After spending a few weeks wailing and moaning about my recent bone graft surgery, I stumbled across a few people who re-calibrated my point of view when it comes to health.
First, I bumped into a gal who is about the same age as me, who has rheumatoid arthritis. This means her own body is attacking her joints. Everything she does causes her pain in some way. She has to take drugs all the time.
Even so, she remains active and involved in the community. She’s a go-getter, and won’t sit in the corner and cry about her condition. She makes it work.
How can I possibly whine on my Facebook account about being in a “catatonic state after the physical exertion of planting veggies in my garden,” with someone like that running around?
How can I complain about the onset of old age and having disc surgery years ago, when someone is running around with such a condition and doesn’t complain about it?!
Next, I heard that our former columnist Jim O’Leary (Waverly native) had open heart surgery recently.
What a shock. I told him that I thought his heart was like a butternut squash, ticking like a clock. Not so. He went under the knife and can’t even drive (yet).
It’s hard to tell what people are going through. Nevertheless, it’s a good lesson to pause before you whine, and think that “It could be worse.”
The language of government
Speaking only one language (English) puts me at a disadvantage, especially when I write articles that pertain to say, the government since they seem to speak a language of their own.
First, I was the recipient of a phone call from the US Census Bureau, which received my change of address request.
I sent a correction to the address on the outside of the envelope, which was also the only address that existed on the press release.
I didn’t know that whomever sends the press releases is working out of a different state than the address listed.
We had a weird conversation that resembled Abbot and Costello’s “Who’s on first?” because she insisted that I initiated the contact, even though my letter contained the actual envelope that was sent to me from the bureau cut out, with the address correction clearly marked.
I said “You can keep sending me things, but eventually the post office will turn them away.” She didn’t get it.
We didn’t get the problem resolved, and I am expecting to receive (or not receive) plenty of misdirected US Census Bureau stuff in the coming year, since there is a large-scale census every 10 years (next to be 2010).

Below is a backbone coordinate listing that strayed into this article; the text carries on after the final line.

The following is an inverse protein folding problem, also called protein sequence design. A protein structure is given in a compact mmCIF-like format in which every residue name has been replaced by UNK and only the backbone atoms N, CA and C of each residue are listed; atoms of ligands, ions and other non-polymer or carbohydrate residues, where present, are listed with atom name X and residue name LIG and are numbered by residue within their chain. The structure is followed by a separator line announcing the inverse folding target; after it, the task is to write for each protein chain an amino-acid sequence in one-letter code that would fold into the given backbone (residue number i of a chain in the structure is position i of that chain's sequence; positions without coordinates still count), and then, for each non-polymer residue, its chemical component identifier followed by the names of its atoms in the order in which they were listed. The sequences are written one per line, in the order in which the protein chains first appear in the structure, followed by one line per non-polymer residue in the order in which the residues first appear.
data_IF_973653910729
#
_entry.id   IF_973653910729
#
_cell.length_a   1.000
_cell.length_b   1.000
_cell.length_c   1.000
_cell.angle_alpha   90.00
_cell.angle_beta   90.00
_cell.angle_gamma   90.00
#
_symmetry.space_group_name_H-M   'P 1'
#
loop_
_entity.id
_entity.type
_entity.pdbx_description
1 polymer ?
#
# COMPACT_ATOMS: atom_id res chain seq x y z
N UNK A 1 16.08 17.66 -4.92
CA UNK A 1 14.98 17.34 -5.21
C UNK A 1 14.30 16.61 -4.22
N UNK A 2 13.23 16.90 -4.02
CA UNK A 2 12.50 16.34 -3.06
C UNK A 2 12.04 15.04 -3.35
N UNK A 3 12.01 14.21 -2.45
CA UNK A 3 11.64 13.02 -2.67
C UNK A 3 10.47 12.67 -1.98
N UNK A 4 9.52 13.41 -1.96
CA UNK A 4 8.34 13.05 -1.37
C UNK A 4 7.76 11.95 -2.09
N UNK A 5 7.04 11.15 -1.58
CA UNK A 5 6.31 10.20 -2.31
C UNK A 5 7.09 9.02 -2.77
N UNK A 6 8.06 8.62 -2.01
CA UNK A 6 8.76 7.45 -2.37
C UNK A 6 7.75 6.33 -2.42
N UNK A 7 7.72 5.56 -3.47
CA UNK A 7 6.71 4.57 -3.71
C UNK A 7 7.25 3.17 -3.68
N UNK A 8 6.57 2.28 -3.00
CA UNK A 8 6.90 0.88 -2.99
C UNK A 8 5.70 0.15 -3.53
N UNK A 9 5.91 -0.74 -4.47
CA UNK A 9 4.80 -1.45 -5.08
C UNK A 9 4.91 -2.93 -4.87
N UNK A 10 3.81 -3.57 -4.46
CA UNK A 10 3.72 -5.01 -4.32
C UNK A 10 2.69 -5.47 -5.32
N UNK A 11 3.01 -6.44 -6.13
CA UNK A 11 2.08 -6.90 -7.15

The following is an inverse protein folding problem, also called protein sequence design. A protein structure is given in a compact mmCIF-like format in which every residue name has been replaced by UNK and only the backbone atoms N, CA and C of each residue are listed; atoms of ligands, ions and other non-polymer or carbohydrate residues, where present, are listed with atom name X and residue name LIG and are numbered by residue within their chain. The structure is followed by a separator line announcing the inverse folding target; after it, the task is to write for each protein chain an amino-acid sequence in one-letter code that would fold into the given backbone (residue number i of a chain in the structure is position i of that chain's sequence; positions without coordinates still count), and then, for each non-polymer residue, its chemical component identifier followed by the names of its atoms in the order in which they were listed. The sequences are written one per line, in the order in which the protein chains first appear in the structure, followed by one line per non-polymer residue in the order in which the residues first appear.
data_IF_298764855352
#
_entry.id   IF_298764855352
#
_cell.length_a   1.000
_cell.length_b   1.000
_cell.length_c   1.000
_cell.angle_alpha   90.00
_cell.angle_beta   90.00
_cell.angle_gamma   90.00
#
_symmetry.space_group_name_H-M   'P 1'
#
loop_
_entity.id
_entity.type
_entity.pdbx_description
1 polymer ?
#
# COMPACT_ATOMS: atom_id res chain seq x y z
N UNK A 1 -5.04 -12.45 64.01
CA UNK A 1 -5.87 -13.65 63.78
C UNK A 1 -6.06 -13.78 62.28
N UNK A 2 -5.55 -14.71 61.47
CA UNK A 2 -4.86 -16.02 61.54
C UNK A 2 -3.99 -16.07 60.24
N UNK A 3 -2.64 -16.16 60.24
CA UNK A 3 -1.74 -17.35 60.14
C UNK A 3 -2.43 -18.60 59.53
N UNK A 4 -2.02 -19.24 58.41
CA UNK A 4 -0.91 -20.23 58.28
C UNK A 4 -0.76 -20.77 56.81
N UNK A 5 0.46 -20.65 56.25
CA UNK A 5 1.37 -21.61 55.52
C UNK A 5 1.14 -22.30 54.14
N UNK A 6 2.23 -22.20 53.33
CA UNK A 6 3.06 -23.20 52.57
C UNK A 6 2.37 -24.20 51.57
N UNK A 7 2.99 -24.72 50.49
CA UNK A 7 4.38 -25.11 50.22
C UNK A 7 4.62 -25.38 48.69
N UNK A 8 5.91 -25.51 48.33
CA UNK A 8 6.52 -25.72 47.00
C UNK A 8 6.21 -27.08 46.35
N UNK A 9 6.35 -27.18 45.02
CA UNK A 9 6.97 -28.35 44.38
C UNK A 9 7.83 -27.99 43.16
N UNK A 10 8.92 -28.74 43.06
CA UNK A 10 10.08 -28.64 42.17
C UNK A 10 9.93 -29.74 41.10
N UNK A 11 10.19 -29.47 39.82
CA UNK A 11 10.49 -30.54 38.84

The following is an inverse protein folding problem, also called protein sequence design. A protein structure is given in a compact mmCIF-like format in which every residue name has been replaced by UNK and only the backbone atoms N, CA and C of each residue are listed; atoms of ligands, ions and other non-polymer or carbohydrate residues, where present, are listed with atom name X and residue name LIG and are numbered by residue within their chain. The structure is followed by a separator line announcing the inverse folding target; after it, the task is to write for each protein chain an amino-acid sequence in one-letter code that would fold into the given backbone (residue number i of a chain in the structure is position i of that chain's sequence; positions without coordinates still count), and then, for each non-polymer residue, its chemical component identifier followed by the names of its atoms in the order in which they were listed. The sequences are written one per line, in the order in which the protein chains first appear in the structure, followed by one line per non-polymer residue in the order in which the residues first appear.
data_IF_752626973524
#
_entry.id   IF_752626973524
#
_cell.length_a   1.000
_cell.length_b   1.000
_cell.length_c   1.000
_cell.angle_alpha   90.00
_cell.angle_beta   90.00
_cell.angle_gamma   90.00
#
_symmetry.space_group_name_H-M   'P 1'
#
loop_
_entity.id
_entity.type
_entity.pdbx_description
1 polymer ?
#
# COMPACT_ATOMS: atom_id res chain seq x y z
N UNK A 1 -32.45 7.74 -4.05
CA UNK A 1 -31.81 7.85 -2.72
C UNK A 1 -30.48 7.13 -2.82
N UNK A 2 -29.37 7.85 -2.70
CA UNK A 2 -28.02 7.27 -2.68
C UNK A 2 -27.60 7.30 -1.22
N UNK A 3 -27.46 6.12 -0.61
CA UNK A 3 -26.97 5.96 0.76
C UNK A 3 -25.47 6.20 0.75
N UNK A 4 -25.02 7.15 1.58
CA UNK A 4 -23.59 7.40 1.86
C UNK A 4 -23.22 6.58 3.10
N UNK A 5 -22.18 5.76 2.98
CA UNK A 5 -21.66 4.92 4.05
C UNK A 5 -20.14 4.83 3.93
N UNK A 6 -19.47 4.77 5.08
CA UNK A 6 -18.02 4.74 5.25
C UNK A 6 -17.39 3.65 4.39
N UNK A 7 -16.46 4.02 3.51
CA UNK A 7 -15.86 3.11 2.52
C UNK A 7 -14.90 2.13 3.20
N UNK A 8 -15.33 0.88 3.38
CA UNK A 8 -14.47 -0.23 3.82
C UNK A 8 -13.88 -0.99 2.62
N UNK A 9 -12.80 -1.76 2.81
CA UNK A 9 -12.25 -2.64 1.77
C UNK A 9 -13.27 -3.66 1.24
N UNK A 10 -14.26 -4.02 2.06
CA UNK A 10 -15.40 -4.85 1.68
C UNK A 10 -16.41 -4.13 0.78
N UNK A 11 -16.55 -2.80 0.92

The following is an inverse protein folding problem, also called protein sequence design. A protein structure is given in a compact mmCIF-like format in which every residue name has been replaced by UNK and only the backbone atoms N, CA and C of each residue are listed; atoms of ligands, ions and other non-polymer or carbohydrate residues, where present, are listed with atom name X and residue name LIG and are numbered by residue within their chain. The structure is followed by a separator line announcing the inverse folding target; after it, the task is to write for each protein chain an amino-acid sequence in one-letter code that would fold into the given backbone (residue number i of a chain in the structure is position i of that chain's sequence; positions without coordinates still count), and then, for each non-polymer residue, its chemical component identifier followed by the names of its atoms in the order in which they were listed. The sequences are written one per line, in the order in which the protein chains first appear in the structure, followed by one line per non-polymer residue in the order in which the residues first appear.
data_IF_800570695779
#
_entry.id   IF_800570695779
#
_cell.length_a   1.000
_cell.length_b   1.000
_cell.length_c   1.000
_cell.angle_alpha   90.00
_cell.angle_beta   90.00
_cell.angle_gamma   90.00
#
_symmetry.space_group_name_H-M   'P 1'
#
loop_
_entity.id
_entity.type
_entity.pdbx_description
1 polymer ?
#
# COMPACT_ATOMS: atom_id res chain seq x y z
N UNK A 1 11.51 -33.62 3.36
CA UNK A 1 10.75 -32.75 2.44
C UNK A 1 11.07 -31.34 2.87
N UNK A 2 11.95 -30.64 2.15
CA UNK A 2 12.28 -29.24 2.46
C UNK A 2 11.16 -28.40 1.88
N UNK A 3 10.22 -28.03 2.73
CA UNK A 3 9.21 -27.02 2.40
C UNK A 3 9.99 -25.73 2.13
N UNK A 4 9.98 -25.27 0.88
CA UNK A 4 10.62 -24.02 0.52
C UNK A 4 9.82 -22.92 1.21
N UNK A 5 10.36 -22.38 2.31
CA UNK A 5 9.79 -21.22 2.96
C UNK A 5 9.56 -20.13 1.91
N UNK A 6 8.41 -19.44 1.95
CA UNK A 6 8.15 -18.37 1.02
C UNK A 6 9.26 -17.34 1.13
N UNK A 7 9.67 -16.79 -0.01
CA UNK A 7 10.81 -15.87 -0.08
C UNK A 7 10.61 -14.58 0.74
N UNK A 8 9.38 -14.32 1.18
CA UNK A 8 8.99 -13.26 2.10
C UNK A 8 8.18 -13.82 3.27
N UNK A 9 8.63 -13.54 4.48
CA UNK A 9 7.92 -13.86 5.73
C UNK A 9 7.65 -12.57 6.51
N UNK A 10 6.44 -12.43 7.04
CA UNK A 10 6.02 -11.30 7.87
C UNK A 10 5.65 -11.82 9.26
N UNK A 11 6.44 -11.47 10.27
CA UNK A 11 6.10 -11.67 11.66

The next government contact I had was with a guy from the Department of Natural Resources, in response to a question about the dry fire conditions we’ve been having. Actually, he made a lot more sense to me.
The question on our blog was “Would someone clarify what is meant by ‘open burning’ does that include recreational campfires in fire rings?”
So, I asked a DNR official, “What is the definition of open burning?”
He said it’s defined as anything that does not go through a chimney or smoke stack. Pretty simple, right? Not exactly.
After speaking with him for about five minutes, he added at the end, “Of course, this doesn’t include campfires.”
Silence. I sat there with my mouth open, thinking “Wasn’t that my question?”
Actually, I didn’t phrase my question right because the blogger specifically asked about campfires. I should have asked directly about them. (But if that’s true, then what else am I “not” asking that also doesn’t pertain . . .?).
He proceeded to tell me the following:
Campfires are not included in the “open burning” definition it’s OK to have a campfire, as long as:
1. it’s done in a designated burning pit or fire ring,
2. the total area cleared is five feet around, with the actual burning pit being three feet in circumference,
3. the fire isn’t stacked higher than three feet.
In retrospect, I must say that the DNR official actually did make sense, because if you think about it in a purely “permit” sense; you would know that you don’t need a permit for a campfire.
So, it does make sense if you think about it from permit, and not a “fire” point of view.
But still . . . it made me wonder.
Today, I received a news release from the DNR about firewood restrictions on state land because of the Emerald ash borer threat. But what exactly is firewood?
Quote of the week
“The next time you are called to suffer, pay attention. It may be the closest you’ll ever get to God.” Max Lucado